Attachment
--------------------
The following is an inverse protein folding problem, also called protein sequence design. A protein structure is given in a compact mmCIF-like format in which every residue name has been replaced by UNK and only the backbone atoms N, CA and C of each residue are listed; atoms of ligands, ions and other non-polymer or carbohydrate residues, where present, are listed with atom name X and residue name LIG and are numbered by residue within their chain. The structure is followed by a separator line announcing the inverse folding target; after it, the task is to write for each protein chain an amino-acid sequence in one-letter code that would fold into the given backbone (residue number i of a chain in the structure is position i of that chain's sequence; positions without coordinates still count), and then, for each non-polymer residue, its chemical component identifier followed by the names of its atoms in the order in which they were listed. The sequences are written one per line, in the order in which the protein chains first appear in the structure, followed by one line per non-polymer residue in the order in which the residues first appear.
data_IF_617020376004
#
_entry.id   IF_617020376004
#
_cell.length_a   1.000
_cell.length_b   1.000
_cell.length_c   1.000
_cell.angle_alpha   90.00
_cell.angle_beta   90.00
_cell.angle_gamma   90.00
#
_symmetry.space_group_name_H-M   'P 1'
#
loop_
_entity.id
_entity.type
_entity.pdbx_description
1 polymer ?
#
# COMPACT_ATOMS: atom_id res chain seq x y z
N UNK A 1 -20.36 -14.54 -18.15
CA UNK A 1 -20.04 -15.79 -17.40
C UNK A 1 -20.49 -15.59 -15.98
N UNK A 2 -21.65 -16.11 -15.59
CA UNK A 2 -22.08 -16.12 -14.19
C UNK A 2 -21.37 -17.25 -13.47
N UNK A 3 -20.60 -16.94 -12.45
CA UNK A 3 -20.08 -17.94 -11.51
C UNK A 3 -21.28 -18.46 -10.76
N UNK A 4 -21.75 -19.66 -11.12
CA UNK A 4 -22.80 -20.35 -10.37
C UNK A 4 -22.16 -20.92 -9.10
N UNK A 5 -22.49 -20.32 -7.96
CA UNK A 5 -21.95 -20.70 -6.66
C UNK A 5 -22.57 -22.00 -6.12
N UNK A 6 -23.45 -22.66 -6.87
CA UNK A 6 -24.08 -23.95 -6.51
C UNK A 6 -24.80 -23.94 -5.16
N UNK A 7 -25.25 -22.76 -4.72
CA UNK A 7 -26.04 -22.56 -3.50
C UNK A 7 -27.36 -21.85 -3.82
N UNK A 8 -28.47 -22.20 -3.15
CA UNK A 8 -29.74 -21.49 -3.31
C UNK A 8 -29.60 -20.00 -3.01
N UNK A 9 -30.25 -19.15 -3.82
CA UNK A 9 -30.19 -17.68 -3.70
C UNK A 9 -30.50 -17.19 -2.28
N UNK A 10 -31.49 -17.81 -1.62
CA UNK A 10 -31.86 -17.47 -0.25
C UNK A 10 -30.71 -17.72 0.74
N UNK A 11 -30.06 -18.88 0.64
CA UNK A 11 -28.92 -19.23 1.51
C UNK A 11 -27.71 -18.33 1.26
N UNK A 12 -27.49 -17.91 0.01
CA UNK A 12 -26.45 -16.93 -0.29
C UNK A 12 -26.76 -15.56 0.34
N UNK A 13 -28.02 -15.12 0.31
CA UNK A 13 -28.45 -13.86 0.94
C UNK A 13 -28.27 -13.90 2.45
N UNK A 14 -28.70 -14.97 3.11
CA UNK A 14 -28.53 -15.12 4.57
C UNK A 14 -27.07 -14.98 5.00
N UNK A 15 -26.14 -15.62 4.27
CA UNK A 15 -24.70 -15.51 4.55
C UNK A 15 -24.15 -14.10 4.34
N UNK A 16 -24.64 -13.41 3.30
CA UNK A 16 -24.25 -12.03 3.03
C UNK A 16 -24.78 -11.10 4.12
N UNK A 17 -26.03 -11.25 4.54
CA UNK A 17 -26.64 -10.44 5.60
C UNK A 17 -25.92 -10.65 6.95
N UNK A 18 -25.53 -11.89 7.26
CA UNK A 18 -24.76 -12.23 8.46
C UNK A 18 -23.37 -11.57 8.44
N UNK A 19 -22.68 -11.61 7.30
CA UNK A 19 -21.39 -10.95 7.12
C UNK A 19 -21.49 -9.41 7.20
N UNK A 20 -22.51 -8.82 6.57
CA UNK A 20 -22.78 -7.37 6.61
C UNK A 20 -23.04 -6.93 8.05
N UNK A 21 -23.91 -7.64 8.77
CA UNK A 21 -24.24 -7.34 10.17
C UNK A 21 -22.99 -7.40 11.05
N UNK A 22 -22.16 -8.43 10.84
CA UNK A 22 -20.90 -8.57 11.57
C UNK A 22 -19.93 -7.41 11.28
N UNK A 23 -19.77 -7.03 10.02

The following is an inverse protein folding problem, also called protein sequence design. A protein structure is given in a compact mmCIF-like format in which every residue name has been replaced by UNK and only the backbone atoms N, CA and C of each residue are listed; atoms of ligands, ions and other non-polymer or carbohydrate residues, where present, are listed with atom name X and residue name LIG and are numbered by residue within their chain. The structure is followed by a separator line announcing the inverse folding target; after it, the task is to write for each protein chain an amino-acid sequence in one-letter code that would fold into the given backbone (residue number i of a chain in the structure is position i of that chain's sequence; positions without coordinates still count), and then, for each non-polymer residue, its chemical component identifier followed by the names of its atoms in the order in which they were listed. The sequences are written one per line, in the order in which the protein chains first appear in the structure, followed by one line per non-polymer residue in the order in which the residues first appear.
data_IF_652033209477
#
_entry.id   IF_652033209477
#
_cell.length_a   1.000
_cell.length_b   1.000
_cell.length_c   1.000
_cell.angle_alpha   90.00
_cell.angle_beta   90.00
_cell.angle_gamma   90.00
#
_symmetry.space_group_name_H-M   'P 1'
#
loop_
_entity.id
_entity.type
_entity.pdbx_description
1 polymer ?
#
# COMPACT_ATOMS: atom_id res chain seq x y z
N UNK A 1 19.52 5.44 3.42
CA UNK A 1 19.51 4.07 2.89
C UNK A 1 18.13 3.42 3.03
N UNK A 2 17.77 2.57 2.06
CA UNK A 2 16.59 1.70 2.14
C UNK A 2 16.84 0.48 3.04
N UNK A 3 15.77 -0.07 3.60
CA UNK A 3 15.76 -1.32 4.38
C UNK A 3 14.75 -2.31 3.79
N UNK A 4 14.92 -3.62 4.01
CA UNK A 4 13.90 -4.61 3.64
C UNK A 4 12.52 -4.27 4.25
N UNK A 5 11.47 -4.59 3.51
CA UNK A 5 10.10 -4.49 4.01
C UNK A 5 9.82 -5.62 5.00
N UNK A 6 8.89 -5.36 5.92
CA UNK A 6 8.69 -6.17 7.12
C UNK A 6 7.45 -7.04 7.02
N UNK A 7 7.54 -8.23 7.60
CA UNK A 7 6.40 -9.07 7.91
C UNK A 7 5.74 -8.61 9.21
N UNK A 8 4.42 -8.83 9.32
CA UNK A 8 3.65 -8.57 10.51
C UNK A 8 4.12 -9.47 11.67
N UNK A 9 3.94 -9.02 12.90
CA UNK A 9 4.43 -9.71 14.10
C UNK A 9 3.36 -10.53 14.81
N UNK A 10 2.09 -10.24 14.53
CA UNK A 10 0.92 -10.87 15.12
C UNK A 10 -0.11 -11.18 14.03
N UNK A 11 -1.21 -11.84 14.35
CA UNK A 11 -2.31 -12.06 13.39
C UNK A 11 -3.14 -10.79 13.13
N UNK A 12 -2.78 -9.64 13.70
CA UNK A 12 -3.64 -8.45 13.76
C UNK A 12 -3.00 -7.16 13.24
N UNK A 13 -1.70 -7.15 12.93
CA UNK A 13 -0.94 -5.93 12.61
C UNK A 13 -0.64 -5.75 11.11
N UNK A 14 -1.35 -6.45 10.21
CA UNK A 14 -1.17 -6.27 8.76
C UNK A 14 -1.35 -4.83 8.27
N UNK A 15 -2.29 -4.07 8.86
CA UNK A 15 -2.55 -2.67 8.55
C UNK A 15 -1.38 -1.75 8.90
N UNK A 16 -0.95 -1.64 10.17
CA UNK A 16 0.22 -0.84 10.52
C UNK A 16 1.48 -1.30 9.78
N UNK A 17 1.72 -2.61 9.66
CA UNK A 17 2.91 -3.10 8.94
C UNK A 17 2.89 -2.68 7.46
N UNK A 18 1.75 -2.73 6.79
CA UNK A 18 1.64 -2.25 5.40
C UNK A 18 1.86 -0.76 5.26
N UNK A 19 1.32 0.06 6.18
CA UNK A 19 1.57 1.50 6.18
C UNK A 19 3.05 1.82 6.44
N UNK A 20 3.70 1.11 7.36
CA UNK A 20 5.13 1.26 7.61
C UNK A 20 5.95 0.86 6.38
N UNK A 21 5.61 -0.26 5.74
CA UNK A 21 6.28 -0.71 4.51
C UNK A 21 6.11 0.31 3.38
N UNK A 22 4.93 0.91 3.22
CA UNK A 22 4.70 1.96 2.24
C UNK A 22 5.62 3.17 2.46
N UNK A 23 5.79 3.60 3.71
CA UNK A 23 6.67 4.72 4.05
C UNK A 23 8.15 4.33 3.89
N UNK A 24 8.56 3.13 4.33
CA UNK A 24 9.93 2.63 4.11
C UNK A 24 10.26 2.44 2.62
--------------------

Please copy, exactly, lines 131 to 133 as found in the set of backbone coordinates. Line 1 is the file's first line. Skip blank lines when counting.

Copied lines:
N UNK A 8 4.42 -8.83 9.32
CA UNK A 8 3.65 -8.57 10.51
C UNK A 8 4.12 -9.47 11.67